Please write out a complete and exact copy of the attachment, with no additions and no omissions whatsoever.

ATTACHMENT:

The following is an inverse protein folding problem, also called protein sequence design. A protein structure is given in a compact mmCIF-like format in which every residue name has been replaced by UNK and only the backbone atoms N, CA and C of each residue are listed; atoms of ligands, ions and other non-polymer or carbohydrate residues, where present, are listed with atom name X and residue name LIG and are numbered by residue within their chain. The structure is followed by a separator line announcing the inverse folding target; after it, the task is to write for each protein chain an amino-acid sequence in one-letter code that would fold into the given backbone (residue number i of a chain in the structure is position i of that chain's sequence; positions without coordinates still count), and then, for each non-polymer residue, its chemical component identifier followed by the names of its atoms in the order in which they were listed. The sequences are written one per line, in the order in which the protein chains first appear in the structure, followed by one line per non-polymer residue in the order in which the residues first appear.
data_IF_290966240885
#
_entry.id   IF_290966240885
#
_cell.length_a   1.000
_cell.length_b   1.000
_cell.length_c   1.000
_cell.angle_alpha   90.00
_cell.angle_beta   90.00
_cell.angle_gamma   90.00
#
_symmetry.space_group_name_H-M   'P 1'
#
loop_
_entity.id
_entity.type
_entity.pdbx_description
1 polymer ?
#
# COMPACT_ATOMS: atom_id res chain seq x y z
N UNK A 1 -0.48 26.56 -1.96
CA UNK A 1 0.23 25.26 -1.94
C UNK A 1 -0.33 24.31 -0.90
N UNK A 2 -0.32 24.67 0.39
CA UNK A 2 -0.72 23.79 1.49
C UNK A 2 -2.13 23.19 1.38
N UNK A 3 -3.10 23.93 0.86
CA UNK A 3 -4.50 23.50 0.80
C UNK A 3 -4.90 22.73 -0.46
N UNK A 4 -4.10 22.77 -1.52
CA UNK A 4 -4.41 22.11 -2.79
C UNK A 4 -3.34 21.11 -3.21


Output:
The following is an inverse protein folding problem, also called protein sequence design. A protein structure is given in a compact mmCIF-like format in which every residue name has been replaced by UNK and only the backbone atoms N, CA and C of each residue are listed; atoms of ligands, ions and other non-polymer or carbohydrate residues, where present, are listed with atom name X and residue name LIG and are numbered by residue within their chain. The structure is followed by a separator line announcing the inverse folding target; after it, the task is to write for each protein chain an amino-acid sequence in one-letter code that would fold into the given backbone (residue number i of a chain in the structure is position i of that chain's sequence; positions without coordinates still count), and then, for each non-polymer residue, its chemical component identifier followed by the names of its atoms in the order in which they were listed. The sequences are written one per line, in the order in which the protein chains first appear in the structure, followed by one line per non-polymer residue in the order in which the residues first appear.
data_IF_290966240885
#
_entry.id   IF_290966240885
#
_cell.length_a   1.000
_cell.length_b   1.000
_cell.length_c   1.000
_cell.angle_alpha   90.00
_cell.angle_beta   90.00
_cell.angle_gamma   90.00
#
_symmetry.space_group_name_H-M   'P 1'
#
loop_
_entity.id
_entity.type
_entity.pdbx_description
1 polymer ?
#
# COMPACT_ATOMS: atom_id res chain seq x y z
N UNK A 1 -0.48 26.56 -1.96
CA UNK A 1 0.23 25.26 -1.94
C UNK A 1 -0.33 24.31 -0.90
N UNK A 2 -0.32 24.67 0.39
CA UNK A 2 -0.72 23.79 1.49
C UNK A 2 -2.13 23.19 1.38
N UNK A 3 -3.10 23.93 0.86
CA UNK A 3 -4.50 23.50 0.80
C UNK A 3 -4.90 22.73 -0.46
N UNK A 4 -4.10 22.77 -1.52
CA UNK A 4 -4.41 22.11 -2.79
C UNK A 4 -3.34 21.11 -3.21